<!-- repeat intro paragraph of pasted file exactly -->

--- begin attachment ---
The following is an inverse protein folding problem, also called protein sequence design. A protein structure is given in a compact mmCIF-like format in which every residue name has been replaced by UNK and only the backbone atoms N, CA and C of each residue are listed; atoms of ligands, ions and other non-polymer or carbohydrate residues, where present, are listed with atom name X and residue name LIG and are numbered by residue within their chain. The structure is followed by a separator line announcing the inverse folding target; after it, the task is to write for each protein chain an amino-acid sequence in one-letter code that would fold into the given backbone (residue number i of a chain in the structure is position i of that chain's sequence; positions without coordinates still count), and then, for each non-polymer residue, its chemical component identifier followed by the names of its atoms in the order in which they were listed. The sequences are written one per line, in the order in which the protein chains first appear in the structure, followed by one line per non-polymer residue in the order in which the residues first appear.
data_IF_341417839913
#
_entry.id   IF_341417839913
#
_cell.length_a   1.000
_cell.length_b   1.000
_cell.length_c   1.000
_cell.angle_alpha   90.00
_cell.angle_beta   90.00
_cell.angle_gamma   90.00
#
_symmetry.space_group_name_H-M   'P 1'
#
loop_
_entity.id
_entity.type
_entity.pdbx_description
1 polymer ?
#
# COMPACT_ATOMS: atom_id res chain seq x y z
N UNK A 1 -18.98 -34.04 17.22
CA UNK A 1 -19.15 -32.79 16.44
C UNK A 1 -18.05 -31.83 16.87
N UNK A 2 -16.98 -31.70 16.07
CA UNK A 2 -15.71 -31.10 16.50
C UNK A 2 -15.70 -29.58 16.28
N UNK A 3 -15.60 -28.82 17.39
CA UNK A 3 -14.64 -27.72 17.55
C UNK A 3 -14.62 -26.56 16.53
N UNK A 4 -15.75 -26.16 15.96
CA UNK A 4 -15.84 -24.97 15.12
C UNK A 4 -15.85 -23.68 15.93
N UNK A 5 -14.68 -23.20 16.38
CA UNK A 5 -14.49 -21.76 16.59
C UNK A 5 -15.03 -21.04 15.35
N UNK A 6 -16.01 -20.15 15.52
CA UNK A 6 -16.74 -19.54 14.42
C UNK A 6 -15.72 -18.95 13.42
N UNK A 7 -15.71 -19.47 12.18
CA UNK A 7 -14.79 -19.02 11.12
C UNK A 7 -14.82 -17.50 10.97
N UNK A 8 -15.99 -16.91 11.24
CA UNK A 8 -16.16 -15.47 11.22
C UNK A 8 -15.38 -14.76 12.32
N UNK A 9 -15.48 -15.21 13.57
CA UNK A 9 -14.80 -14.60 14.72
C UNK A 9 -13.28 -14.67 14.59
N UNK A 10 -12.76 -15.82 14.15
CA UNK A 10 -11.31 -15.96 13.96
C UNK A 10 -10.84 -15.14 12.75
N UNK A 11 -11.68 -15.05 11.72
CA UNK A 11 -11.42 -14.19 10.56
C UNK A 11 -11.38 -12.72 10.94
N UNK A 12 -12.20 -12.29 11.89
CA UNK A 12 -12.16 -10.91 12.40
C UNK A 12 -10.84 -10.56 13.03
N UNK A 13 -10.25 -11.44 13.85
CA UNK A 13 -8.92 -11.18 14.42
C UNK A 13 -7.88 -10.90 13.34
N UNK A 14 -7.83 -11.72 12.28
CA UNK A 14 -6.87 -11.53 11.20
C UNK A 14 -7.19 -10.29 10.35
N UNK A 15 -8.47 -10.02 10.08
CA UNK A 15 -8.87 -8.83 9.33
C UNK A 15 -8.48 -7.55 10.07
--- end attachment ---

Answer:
The following is an inverse protein folding problem, also called protein sequence design. A protein structure is given in a compact mmCIF-like format in which every residue name has been replaced by UNK and only the backbone atoms N, CA and C of each residue are listed; atoms of ligands, ions and other non-polymer or carbohydrate residues, where present, are listed with atom name X and residue name LIG and are numbered by residue within their chain. The structure is followed by a separator line announcing the inverse folding target; after it, the task is to write for each protein chain an amino-acid sequence in one-letter code that would fold into the given backbone (residue number i of a chain in the structure is position i of that chain's sequence; positions without coordinates still count), and then, for each non-polymer residue, its chemical component identifier followed by the names of its atoms in the order in which they were listed. The sequences are written one per line, in the order in which the protein chains first appear in the structure, followed by one line per non-polymer residue in the order in which the residues first appear.